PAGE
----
Lenders don’t simply hand out loans. In fact, before a lender can grant you a loan, they’ll first need to determine the risk you pose as a borrower. Specifically, the risk that you’ll default on your payments. And this is where your credit score, income, and assets come into play.
That being said, your loan in and of itself also influences the risk lenders will take. And depending on the risk assessment, you may or may not need to pledge collateral. Enter secured and unsecured loans.
In this article, we’ll be taking a look at secured vs unsecured loans. Particularly, what they are, how they differ, and which one is a better loan option.
What Is A Secured Loan?
A perfect example of a secured loan is a mortgage. To explain, a mortgage allows you to borrow money for a home purchase. In exchange, you agree to let your lender put a lien on the home. Or, in other words, you pledge the home as collateral.
The collateral essentially “secures” the loan. How? Because your lender can seize the collateral and sell it to recoup their losses. In short, a secured loan is a loan wherein you pledge an asset of value that the lender can use to settle the debt.
Other examples of secured loans include auto loans, secured personal loans, and secured credit cards. The main benefit of a secured loan: lower interest rates because of the lower lending risk. The biggest downside: you risk losing your asset if you’re unable to repay your loan.
What Is An Unsecured Loan?
In contrast, an unsecured loan is a loan wherein you don’t pledge collateral. Common examples of unsecured loans include traditional credit cards, unsecured personal loans, and student loans.
Yes, an unsecured loan will work the same as a secured loan will. However, because of the inherent risk, unsecured loans typically come with less favorable terms. This includes higher interest rates and lower loan amounts.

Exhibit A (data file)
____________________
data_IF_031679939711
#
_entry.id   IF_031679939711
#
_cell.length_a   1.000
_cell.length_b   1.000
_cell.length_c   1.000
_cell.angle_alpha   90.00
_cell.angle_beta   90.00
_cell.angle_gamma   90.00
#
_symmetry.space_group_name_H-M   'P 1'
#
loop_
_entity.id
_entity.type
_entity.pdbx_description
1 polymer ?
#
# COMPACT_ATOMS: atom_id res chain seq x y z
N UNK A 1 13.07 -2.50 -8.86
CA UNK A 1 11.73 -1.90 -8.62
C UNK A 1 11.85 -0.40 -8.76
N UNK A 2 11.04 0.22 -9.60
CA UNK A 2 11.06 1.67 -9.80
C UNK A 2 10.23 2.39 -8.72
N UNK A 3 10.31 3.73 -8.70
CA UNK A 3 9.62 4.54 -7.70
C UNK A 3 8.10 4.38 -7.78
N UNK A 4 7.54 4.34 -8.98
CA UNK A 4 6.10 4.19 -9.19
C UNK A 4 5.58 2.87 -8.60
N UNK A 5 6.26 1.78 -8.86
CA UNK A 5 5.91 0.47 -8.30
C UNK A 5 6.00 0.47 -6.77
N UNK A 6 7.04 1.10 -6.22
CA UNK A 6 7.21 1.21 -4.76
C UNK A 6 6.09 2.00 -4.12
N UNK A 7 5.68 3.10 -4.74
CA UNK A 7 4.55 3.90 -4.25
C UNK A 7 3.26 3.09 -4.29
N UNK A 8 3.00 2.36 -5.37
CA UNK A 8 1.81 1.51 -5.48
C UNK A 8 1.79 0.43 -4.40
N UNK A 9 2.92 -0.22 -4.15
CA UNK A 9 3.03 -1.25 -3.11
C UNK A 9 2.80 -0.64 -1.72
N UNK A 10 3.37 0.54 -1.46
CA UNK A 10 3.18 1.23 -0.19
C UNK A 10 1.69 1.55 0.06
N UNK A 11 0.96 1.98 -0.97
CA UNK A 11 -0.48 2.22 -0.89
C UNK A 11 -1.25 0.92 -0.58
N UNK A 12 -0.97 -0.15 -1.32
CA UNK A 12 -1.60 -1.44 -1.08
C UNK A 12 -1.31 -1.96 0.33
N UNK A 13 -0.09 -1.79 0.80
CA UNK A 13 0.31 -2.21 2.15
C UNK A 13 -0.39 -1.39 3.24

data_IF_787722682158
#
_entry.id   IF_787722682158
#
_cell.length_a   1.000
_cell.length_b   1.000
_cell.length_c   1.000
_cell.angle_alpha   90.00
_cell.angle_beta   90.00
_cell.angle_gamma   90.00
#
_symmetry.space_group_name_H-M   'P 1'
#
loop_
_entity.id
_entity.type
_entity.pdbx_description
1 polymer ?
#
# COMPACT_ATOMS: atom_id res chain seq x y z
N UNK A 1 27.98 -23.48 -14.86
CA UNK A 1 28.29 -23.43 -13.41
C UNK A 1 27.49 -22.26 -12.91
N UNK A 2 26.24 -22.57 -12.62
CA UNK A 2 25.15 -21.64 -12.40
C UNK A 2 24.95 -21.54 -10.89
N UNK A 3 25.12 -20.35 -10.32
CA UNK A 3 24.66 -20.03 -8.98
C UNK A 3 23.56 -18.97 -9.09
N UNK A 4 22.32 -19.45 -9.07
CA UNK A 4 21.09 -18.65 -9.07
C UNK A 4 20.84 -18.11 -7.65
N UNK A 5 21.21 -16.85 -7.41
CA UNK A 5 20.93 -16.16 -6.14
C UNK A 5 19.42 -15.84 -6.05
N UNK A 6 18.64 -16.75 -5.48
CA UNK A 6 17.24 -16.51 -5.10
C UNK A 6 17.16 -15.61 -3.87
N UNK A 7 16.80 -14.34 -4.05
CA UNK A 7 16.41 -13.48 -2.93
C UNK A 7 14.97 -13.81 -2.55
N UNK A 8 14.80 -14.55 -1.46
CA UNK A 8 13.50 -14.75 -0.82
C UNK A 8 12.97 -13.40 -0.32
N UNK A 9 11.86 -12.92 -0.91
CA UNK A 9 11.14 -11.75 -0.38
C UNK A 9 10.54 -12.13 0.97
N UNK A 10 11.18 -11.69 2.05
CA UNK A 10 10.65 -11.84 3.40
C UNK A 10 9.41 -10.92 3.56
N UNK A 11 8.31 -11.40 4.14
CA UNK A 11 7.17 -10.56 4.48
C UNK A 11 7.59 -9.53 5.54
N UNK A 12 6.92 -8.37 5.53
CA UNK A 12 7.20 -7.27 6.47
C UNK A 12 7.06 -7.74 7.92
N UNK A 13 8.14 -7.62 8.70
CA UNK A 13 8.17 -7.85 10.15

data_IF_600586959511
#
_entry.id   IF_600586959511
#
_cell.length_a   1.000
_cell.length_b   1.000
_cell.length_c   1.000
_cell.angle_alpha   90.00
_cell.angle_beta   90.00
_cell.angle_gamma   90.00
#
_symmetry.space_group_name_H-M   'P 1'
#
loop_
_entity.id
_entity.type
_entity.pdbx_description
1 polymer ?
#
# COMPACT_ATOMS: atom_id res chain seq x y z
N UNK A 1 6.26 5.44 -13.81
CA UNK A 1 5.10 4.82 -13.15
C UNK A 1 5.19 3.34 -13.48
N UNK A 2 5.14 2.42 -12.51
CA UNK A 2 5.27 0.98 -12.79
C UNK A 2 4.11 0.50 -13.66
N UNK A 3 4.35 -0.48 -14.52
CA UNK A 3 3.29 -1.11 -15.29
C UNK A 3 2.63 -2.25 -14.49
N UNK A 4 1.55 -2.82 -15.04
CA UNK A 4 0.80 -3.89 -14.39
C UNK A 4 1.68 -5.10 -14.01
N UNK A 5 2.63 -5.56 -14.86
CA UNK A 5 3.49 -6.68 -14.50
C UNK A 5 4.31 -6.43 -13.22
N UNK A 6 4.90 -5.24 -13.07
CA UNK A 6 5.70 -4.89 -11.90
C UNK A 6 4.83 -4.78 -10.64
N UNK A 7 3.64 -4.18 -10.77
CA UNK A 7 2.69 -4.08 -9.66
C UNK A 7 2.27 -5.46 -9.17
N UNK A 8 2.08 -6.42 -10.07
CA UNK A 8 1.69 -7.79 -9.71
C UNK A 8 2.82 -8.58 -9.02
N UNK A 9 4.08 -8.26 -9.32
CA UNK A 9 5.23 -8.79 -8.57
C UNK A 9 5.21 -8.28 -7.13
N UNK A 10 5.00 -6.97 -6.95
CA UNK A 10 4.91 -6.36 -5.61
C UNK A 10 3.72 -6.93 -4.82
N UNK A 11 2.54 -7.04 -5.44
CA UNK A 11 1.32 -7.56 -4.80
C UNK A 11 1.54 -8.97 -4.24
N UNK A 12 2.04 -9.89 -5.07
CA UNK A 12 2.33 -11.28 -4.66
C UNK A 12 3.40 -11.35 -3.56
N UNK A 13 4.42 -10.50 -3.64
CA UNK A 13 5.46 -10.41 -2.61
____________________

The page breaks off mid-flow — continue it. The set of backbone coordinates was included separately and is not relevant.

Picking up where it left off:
More importantly, lenders will rely more on your application when granting an unsecured loan. And this is where a higher credit score and lower debt-to-income (DTI) ratio comes in. Essentially, both your credit score and DTI ratio play a large role in determining your creditworthiness. Or, the likelihood you’ll repay a debt.
How Secured & Unsecured Loans Affect Your Credit Score
How a secured and unsecured loan affects your credit score is relatively the same. In the sense that on-time payments will improve your credit score. And failing to keep your account current will do the opposite.
With that said, a secured loan can have a worse effect on your credit score if you default. The reason: defaulting on a secured loan, such as a mortgage or an auto loan, may lead to a foreclosure or repossession. Both a foreclosure and repossession on your credit report can cause severe and long-lasting damage to your credit score.
What’s more, a foreclosure or repossession may still result in an account in collections. A collections account in your credit report is one of the worst things to happen to your credit score. And including your default, foreclosure or repossession, and the collections account, you can expect your credit score to fall quite a bit.
The Bottom Line
In summary, a secured loan is a loan wherein you’ll need to pledge collateral. In contrast, lenders don’t require collateral with an unsecured loan. Because of this, secured loans are usually the better option. For one, it typically comes with better loan terms, such as a lower interest rate.